Google+ to shut down early after leak exposes 52m users

Google+ to shut down early after leak exposes 52m users

Two months after disclosing an error that exposed the private profile data of nearly 500,000 Google+ users, Google on Monday revealed a new leak that affects more than 52 million people.

Google said that its systems had not been compromised and that there's "no evidence that app developers" were aware of the bug or "misused it in any way".

The error related to the social network's Application Programmer Interface (API), a tool that allows app developers to extract information so that they can integrate their apps with Google's services. Google+ was slated for closure (to consumers) in August 2019, but unfortunately for the platform's remaining users, Google has bumped that date up by four months to April.

The company said it was in the process of notifying consumers, and that those who were impacted should keep an eye out for a notice from Google. However, it was only around for six days before Google fixed the issue. In October, Google admitted it had failed for six months to reveal information about a bug that put at risk the data of hundreds of thousands of users.

"We've recently determined that some users were impacted by a software update introduced in November that contained a bug affecting a Google+ API", the company wrote. As a result, the Google+ shut-down has been moved up from August 2019 to April 2019.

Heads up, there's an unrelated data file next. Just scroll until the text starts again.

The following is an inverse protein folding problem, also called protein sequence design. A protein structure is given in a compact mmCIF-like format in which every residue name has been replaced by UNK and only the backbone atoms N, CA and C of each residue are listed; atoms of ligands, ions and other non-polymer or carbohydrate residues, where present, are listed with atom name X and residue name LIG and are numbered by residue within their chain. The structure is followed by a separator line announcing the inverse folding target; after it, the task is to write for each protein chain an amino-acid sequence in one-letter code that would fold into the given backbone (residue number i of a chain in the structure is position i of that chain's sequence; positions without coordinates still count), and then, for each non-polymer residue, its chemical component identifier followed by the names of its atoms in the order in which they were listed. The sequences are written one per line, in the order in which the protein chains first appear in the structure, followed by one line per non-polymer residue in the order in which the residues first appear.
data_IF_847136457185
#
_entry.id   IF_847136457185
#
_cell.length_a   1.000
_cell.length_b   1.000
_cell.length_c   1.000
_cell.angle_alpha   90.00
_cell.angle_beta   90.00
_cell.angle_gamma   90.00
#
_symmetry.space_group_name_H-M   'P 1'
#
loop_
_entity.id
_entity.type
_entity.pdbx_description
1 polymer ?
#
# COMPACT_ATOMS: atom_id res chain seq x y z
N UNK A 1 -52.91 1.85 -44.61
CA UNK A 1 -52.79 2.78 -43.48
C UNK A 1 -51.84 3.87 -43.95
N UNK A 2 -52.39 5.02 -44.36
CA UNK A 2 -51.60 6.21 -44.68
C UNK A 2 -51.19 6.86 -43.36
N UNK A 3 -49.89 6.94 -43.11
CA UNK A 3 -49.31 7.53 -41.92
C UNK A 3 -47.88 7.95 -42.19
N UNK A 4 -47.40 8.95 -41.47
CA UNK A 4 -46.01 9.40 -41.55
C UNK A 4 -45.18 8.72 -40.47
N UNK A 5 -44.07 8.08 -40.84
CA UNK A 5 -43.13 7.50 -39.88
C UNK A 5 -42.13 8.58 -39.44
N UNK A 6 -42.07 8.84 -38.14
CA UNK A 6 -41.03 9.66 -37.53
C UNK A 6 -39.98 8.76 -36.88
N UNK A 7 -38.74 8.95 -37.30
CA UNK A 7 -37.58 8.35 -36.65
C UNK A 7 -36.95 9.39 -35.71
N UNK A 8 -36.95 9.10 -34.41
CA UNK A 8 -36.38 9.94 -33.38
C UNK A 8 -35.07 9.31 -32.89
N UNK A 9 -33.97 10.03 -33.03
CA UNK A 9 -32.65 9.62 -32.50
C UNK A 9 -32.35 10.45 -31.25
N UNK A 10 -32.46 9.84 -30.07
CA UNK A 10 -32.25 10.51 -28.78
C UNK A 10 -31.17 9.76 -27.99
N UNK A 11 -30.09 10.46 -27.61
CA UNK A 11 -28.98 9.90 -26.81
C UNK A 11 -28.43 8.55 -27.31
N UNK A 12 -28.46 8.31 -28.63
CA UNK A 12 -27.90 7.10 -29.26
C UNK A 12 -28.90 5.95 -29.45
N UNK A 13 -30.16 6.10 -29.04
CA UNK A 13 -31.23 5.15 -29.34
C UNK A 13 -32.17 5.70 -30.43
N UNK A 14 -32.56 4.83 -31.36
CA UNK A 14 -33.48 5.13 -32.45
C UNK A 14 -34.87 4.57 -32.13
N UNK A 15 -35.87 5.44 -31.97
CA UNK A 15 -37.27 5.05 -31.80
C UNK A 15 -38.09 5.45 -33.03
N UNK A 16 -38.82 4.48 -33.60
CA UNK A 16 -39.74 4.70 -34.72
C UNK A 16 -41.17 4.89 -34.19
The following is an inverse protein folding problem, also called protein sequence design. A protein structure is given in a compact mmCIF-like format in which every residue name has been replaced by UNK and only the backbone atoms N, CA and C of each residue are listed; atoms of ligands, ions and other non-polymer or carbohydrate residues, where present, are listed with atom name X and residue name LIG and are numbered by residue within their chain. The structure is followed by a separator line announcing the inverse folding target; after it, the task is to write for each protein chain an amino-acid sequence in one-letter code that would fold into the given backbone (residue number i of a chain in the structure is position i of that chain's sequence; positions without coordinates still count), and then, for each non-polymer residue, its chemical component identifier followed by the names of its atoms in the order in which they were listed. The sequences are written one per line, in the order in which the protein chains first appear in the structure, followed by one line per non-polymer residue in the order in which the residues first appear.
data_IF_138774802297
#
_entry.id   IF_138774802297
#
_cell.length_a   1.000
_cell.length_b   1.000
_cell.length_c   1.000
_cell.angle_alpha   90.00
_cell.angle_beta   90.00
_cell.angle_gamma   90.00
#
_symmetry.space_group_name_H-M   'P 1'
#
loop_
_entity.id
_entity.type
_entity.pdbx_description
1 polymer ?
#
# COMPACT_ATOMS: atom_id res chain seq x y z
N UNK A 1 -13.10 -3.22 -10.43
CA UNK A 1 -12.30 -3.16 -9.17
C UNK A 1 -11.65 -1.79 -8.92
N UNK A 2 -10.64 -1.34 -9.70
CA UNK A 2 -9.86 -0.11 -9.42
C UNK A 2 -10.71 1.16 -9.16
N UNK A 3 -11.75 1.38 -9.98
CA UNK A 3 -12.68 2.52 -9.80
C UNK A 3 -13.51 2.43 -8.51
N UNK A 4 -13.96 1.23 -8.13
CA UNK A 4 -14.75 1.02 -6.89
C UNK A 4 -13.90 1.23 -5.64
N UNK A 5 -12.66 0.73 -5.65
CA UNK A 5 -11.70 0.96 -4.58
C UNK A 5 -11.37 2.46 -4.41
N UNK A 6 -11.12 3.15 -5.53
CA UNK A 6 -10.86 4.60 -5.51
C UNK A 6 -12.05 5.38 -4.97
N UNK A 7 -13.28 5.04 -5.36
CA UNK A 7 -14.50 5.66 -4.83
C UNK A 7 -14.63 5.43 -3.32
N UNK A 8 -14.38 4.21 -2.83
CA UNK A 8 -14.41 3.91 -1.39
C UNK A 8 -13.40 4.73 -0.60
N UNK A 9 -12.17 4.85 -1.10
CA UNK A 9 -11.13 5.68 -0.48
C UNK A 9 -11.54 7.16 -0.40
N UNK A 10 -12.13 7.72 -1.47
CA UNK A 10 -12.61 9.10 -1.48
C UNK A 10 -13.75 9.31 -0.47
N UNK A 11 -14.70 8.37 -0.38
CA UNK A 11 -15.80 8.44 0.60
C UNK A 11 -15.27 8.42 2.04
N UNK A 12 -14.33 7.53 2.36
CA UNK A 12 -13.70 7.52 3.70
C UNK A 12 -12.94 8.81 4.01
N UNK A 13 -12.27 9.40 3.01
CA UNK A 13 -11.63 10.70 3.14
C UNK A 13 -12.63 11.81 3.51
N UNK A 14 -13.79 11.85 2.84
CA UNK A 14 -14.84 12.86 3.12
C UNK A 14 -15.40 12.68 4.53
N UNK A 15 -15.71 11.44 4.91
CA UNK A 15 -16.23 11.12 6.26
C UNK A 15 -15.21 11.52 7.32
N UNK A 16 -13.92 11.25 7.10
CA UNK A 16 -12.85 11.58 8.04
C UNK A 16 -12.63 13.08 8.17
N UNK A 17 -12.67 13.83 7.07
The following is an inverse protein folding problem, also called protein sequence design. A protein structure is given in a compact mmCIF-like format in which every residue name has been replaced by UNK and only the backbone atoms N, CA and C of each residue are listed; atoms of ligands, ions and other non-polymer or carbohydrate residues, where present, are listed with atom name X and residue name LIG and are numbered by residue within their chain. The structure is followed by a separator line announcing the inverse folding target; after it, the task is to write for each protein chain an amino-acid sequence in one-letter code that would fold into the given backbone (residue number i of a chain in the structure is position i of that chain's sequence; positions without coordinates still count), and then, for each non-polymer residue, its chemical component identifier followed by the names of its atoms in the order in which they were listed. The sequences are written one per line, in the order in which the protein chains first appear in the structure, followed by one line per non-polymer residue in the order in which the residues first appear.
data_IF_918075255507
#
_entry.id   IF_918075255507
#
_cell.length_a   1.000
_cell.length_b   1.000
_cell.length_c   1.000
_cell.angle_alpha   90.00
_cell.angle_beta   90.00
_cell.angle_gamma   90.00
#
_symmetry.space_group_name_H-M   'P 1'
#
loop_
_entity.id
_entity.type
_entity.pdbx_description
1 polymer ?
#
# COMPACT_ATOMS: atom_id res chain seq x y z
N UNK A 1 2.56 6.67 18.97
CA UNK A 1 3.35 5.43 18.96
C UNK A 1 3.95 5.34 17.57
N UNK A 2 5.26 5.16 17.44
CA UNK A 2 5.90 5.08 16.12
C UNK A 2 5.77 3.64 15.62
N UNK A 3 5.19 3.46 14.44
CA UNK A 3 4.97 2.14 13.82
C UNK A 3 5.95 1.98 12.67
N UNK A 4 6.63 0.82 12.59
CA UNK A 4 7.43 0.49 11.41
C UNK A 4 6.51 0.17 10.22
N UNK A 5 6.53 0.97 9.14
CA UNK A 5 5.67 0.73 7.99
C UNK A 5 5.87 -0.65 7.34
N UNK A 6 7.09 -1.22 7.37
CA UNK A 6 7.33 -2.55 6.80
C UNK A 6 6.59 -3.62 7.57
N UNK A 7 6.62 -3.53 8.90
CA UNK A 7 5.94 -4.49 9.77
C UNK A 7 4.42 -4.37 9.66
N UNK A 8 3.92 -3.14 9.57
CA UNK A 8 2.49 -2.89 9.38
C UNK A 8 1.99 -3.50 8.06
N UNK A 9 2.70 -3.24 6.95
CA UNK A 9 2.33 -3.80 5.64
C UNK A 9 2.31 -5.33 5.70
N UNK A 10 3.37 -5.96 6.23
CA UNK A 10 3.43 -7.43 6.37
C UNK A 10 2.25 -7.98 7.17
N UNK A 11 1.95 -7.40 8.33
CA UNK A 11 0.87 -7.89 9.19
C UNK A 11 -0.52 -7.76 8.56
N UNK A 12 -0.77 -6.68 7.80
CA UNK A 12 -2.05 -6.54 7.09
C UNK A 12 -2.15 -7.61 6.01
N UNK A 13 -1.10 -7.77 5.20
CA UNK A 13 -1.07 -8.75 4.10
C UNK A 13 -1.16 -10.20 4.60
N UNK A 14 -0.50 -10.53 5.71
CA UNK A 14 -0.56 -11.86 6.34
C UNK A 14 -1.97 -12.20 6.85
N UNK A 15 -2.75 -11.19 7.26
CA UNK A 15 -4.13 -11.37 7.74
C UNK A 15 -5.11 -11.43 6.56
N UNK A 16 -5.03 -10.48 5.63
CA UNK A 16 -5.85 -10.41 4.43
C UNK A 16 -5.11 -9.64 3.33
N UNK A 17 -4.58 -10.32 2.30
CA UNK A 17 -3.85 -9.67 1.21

The bug did not give developers access to information such as financial data, national identification numbers, passwords, or similar data typically used for fraud or identity theft.

"With the discovery of this new bug, we have made a decision to expedite the shutdown of all Google+ APIs [application programming interfaces]; this will occur within the next 90 days", wrote David Thacker, head of product management for G Suite, Google's range of apps offered to businesses.

With respect to this API, apps that requested permission to view profile information that a user had added to their Google+ profile - like their name, email address, occupation, age - were granted permission to view profile information about that user even when set to not-public.

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